A rich developed Australia used its might to negotiate a new,fragile, war torn and poverty stricken undeveloped Timor Leste into a raw deal. We don’t need half of their rightful entitlement or control over what Woodside chooses to do and when. They needed the royalties to make a big difference.
    Nothing has happened since so they have got nothing. The fact that we have had a monster mining boom in the meantime shows them what they missed out on.

  • 7
    Ian
    Posted Thursday, 5 December 2013 at 3:13 pm | Permalink

    Liberal and Labor working together to block a motion to explain the raids? That’s no surprise at all. If we want a decent country with a decent foreign policy and one that is independent of multinationals and the US hegemony we need to turf both parties out.

    There is nothing inevitable about the way our governments behave.

  • 8
    MJPC
    Posted Thursday, 5 December 2013 at 3:30 pm | Permalink

    Ian, I am with you. ASIS ansd ASIO have been around the US for too long, they have learned CIA dirty tricks along the way. They wall work for the corporations, not for the populace. Let’s have a royal commission and call Woodside to account also; Revolution Now!

  • 9
    Bruce Roberts
    Posted Thursday, 5 December 2013 at 4:17 pm | Permalink

    There is, however, no mechanism for an inquiry. Labor is refusing to countenance any inquiry into the behaviour of ASIS”

    There’s that bipartisanship trick again. It works every time.

    When Australian foreign policy is identical to US foreign policy, then that’s what you get.

    The Coalition and the Labor party might argue and dispute about periphial issues like expense accounts and swearing in public, but on the key issues that effect US relations and US global foreign policy they are mute.

  • 10
    Bruce Roberts
    Posted Thursday, 5 December 2013 at 4:18 pm | Permalink

    …that’s mute, bipartisan and very gutless.

  • 11
    Rod Marr
    Posted Thursday, 5 December 2013 at 4:40 pm | Permalink

    ” while the minister in charge of ASIS at that time, Alexander Downer, is now working for Woodside”

    Says it all, does n’t it? A puppet of the Corporatocracy membership has now actually gone beyond lobbying to being “officially” employed by that member.

    Hired gunslingers were a dime a dozen in the wild west, but at least they did n’t shoot you in the back like Downer did to the hapless Timorese people.

  • 12
    zut alors
    Posted Thursday, 5 December 2013 at 4:52 pm | Permalink

    Imagine the farce any inquiry into Woodside/ASIS on this Timor-Leste scandal would instantly become.

    Hark back to Lord Downer in his star performance at the AWB Royal Commission ie: “I don’t know”, “I can’t recall”, “I don’t remember”, “I can’t be sure of the detail” ad infinitum.

  • 13
    Buddy
    Posted Thursday, 5 December 2013 at 7:05 pm | Permalink

    Both major parties are complicit in protecting their corporate self interest ahead of moral governance. Pox on both their houses .

  • 14
    Keith Thomas
    Posted Thursday, 5 December 2013 at 7:32 pm | Permalink

    Whistleblowers certainly do face a tough battle in Australia. Even if there are formal ‘protections’ in place, the entire culture up the line from the whistleblower is committed to protecting itself and in a way that make them stand out as praiseworthy to those up the line. The politicians may get protected, but it’s the internal bureaucratic management team that protects itself. And it never forgives someone who attempted to expose something they wanted hidden or undiscussed. Never.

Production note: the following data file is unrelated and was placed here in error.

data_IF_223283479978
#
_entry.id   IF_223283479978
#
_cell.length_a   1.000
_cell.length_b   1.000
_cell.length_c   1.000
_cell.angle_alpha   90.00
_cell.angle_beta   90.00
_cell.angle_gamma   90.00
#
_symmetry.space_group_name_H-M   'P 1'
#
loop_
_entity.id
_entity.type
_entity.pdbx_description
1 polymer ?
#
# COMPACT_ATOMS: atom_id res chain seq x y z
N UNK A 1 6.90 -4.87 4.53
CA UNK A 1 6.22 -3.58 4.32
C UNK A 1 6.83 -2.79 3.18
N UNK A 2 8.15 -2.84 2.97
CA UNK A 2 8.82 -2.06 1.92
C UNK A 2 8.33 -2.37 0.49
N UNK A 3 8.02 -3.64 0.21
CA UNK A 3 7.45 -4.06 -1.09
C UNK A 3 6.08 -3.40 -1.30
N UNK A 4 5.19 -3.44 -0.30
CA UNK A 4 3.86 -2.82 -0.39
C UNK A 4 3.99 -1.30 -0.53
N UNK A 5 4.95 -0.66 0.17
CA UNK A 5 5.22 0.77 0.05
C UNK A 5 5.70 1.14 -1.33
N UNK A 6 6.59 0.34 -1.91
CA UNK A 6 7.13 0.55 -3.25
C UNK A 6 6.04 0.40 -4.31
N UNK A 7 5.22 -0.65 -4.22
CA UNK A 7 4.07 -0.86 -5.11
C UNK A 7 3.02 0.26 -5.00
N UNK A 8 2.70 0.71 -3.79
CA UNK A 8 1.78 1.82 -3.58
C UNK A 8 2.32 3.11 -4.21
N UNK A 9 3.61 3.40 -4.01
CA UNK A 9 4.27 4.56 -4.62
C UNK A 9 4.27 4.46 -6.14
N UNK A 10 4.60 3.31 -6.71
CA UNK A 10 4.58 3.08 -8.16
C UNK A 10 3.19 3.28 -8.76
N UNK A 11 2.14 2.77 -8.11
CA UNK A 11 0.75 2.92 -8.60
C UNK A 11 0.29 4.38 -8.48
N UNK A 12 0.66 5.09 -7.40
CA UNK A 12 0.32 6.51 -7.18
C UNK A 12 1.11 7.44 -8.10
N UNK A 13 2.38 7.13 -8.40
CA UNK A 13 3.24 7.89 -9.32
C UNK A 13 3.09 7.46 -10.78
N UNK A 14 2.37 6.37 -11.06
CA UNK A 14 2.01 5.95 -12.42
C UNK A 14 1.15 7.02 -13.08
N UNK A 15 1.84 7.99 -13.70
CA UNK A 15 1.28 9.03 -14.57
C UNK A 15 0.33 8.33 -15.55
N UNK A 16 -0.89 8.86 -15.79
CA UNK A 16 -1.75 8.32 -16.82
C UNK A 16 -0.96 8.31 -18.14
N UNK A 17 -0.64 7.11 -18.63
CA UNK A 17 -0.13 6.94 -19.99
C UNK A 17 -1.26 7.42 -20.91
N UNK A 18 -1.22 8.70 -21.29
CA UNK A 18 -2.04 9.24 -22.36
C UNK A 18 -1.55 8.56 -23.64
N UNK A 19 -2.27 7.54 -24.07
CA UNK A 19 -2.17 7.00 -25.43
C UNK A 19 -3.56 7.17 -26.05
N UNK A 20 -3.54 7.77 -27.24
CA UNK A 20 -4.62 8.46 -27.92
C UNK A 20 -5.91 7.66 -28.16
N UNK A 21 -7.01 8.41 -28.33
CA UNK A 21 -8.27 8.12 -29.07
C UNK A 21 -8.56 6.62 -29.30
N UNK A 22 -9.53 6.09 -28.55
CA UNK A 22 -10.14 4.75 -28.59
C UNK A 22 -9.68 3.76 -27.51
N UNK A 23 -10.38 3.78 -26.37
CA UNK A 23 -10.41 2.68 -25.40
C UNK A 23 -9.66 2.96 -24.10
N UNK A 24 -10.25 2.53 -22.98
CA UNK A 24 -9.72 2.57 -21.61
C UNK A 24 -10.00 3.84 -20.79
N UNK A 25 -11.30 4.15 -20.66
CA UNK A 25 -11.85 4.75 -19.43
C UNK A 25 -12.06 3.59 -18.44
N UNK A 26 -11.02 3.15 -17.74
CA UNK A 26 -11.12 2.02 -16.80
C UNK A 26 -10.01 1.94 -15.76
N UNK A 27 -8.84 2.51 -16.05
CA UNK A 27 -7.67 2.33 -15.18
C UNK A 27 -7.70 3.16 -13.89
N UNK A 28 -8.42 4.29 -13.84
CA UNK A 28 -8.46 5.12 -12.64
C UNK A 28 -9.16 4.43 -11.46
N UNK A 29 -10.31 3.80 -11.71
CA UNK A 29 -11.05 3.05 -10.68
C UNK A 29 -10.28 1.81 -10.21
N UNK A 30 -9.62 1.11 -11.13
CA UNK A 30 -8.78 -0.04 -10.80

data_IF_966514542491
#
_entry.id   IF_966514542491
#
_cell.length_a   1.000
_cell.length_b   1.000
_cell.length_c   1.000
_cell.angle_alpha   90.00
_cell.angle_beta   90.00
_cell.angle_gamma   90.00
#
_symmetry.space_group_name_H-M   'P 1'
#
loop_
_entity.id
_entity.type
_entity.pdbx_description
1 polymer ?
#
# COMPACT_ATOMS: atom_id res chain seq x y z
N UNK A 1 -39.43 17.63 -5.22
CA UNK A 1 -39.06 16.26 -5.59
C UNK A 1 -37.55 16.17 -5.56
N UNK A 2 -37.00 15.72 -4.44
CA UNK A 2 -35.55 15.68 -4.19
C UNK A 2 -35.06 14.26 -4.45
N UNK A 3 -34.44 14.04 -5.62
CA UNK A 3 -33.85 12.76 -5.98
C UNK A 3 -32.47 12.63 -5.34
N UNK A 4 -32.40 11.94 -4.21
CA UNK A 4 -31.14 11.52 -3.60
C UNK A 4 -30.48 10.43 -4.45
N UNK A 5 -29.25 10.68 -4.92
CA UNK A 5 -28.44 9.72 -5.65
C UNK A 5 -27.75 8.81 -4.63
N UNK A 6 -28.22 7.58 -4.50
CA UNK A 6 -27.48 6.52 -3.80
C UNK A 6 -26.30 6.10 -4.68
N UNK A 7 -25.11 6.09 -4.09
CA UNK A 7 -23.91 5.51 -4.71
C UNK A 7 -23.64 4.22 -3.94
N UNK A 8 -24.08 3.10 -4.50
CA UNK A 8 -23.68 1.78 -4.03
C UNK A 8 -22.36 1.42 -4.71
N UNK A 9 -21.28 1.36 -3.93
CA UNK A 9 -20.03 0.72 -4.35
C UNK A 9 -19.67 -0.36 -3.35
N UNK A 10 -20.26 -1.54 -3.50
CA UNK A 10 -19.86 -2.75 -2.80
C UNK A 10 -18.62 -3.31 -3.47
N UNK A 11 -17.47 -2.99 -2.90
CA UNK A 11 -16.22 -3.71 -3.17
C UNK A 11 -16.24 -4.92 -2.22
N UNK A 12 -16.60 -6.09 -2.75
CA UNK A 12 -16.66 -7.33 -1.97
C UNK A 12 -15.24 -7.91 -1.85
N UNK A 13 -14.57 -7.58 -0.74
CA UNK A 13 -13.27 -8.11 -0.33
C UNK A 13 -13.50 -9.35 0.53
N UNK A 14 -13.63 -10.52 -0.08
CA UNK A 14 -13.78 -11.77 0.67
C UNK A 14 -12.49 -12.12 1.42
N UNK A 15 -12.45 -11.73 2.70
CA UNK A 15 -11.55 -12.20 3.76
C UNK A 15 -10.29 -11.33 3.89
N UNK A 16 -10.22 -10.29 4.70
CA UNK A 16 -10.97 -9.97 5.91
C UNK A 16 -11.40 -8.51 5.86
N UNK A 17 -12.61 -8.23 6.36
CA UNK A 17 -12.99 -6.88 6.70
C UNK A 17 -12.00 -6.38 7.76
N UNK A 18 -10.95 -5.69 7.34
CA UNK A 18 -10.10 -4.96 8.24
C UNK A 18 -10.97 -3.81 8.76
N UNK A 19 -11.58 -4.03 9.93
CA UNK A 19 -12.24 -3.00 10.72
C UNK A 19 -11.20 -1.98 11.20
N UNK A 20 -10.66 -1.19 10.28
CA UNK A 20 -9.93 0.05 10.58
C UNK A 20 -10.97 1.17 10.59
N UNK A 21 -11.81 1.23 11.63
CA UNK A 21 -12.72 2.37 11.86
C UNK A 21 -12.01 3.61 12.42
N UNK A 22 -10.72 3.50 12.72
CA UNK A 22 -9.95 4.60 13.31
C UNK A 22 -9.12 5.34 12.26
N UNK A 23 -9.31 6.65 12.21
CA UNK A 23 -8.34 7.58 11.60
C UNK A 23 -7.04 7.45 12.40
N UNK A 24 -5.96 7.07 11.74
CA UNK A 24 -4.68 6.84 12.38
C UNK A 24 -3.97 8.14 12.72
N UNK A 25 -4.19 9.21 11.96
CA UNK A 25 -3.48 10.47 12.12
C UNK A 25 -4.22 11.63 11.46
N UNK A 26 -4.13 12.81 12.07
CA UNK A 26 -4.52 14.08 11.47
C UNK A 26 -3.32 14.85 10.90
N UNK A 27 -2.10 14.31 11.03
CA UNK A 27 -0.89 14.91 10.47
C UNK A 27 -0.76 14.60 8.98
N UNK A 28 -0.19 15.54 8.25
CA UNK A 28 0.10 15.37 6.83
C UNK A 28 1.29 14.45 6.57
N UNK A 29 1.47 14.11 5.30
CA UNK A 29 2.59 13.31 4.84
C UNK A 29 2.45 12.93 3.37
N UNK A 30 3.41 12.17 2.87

• 15
    AR
    Posted Thursday, 5 December 2013 at 8:41 pm | Permalink

    Lord Bunter the Downer used our spooks for a commercial purpose and is now on that entity’s payroll.
    The Customs airport manager who suppressed Kessing’s reports because of the cost to Qantas & the privatised airport corpoation went on to become Qantas’ security officer.
    The ludicrous “reform” of W/B laws proposed by Dreyfus’ 18 month long enquiry laboured (sic!) mightily and prodyuced a dead mouse - civil servants with concerns had to go up the food chain. Great idea - it’s never those up the ladder who are corrupt, incompetent or colluding.
    plus ca bloody change

  • 16
    Brendan Jones
    Posted Thursday, 5 December 2013 at 10:41 pm | Permalink

    @zut alors: “Whistleblowers either need to be crazy or extremely brave.”

    Or extremely naive. I was. I only reported it because the Ombudsman promised me whistleblower protection, and told me I could always go back to them. When things turned nasty, I did and and they left me swinging in the wind: http://victimsofdsto.com/doc/Systemic%20Corruption%20-%20Correspondence%20with%20Ombudsman%20(REDACTED).pdf

    Agencies promise whistleblower protection, and initially look receptive to the whistleblower. Only once the whistleblower has passed the point of no return do they discover complaints units don’t investigate corruption; they cover it up, and the promised whistleblower protection is worthless. (e.g. the CSIRO fired three whistleblowers, but don’t worry, because it was “unrelated” to their whistleblowing. Curiously the people they reported kept their jobs.)

    Once academic told me they concluded internal whistleblowing programs are “honeypots”; they attract potential whistleblowers before they go to the media, and keep them contained. The sad irony in Allan Kessing’s case was that he came under suspicion because he tried to resolve his complaint through legitimate means. After his trial it was revealed that a politician’s office may
    have been the source of the leak (and that whomever did it was prepared to see an innocent man go to jail over it.)

    Problem is apart from a few notable exceptions, the MSM doesn’t report how whistleblowers were treated. They were printing rah-rah pieces about how wonderful Mark Dreyfus’ new whistleblowing laws were last year, but didn’t print dissenting views. http://victimsofdsto.com/psc#wwtw